On Tuesday morning, it finally stopped raining for the first time in what seemed like days.  Imagine how much white stuff we'd have gotten in Capital Region if the temperatures were a bit colder?   I'm guessing at least 8-10.

Think it's too early for a significant snowstorm in the Albany area?   Think again. 34 years ago this week, an October snowstorm hit the 518 and dumped 6-8 inches on us.

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According to Spectrum Local News, "locations in Rensselaer County, Schoharie County, Western Massachusetts, and the Catskills all saw more than a foot of snow -- as much as 20 inches in the higher elevations."

In some cases, electricity remained out for more than a week. School districts in the Capital Region were closed for a day in some cases; others missed an entire week of class...

Within three days, the snow was all but gone: temperatures in the 70's melted everything."  Spectrum Local News 

Check out this video footage of the 1987 report on WNYT Channel 13 with longtime reporter Steve Scoville.  Scoville, a true professional for those who remember him, was reporting roadside while traffic backed up on I-88, past Duanesburg heading into Schoharie County.

Most of the people he spoke with seemed to be in relatively good spirits, despite the logjam caused by unpredictable weather.  My favorite was the two older ladies in the car who seemed to think the whole thing was hilarious and loved the fact that they were being interviewed while they waited in their car.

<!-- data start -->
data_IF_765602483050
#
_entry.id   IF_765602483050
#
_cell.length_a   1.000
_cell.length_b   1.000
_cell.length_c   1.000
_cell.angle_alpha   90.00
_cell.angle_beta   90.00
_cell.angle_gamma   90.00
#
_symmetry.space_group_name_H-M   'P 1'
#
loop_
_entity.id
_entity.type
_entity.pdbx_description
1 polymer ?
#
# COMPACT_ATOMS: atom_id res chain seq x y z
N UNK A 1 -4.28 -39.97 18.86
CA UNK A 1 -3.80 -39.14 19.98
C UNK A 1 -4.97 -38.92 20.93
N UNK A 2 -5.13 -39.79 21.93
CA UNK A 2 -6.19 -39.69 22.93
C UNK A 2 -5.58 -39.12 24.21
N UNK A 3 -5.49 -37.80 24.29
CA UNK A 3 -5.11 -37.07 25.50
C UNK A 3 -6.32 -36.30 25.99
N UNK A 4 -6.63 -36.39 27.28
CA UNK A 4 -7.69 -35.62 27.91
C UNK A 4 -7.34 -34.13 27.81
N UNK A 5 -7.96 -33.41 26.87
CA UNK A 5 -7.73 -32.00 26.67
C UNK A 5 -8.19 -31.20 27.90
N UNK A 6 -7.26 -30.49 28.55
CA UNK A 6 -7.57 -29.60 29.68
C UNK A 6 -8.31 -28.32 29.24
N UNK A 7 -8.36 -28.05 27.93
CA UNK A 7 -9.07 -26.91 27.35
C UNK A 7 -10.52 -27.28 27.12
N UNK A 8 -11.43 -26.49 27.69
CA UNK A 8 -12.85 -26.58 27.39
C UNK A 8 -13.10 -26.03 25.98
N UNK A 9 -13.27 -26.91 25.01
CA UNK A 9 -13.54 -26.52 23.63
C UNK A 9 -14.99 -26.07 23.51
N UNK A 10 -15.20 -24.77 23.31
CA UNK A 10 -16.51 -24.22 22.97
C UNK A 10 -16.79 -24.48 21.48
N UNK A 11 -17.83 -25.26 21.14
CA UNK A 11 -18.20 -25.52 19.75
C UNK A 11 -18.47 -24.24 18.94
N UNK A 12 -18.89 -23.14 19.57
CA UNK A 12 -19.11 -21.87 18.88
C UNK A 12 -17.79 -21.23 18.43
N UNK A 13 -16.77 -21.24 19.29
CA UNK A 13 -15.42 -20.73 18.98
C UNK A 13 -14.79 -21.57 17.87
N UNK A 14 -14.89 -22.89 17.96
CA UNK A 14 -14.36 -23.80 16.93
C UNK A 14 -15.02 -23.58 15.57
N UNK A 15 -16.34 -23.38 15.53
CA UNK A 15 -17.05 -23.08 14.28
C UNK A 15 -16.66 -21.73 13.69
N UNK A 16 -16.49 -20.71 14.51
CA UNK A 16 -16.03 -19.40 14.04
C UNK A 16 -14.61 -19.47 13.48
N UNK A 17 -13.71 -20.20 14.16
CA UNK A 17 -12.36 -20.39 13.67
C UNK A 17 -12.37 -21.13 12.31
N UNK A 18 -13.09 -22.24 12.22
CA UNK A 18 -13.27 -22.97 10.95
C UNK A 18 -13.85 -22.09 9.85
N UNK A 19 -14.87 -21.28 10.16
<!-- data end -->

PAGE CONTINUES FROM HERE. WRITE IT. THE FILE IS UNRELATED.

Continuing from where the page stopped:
"We have everything (we need) to keep warm," the giddy grandmas told Scoville, adding, "We even have food if you're hungry!"

LOOK: The most expensive weather and climate disasters in recent decades

Stacker ranked the most expensive climate disasters by the billions since 1980 by the total cost of all damages, adjusted for inflation, based on 2021 data from the National Oceanic and Atmospheric Administration (NOAA). The list starts with Hurricane Sally, which caused $7.3 billion in damages in 2020, and ends with a devastating 2005 hurricane that caused $170 billion in damage and killed at least 1,833 people. Keep reading to discover the 50 of the most expensive climate disasters in recent decades in the U.S.